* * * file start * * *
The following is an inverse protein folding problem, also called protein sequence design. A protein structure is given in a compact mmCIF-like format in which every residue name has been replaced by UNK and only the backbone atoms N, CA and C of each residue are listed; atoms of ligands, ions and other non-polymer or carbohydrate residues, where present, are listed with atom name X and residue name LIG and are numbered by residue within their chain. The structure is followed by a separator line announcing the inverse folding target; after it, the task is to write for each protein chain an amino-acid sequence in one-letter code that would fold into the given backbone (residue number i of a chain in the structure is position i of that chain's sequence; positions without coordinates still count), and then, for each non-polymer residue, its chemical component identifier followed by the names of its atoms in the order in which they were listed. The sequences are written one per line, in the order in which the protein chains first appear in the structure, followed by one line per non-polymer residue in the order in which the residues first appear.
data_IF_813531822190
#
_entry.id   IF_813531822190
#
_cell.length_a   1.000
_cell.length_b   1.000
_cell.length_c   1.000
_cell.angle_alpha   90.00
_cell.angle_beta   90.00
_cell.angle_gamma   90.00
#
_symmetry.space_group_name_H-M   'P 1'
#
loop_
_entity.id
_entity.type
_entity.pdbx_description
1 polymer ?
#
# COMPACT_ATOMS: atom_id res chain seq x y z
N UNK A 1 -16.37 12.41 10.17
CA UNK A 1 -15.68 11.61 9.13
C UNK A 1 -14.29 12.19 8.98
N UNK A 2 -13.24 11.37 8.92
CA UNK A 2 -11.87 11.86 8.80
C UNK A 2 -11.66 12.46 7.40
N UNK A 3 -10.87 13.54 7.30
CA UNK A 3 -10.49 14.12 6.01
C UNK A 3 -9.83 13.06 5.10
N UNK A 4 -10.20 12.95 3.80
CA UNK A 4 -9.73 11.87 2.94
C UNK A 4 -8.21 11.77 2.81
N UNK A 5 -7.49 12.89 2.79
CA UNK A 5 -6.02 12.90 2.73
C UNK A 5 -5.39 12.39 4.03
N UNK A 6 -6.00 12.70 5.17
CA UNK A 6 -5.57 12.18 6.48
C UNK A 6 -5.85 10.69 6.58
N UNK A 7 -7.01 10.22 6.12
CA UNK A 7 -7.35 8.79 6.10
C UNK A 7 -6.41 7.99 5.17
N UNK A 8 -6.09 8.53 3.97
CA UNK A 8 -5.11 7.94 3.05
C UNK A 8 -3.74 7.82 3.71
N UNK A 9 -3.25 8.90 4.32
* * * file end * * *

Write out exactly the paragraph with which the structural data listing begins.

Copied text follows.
The following is an inverse protein folding problem, also called protein sequence design. A protein structure is given in a compact mmCIF-like format in which every residue name has been replaced by UNK and only the backbone atoms N, CA and C of each residue are listed; atoms of ligands, ions and other non-polymer or carbohydrate residues, where present, are listed with atom name X and residue name LIG and are numbered by residue within their chain. The structure is followed by a separator line announcing the inverse folding target; after it, the task is to write for each protein chain an amino-acid sequence in one-letter code that would fold into the given backbone (residue number i of a chain in the structure is position i of that chain's sequence; positions without coordinates still count), and then, for each non-polymer residue, its chemical component identifier followed by the names of its atoms in the order in which they were listed. The sequences are written one per line, in the order in which the protein chains first appear in the structure, followed by one line per non-polymer residue in the order in which the residues first appear.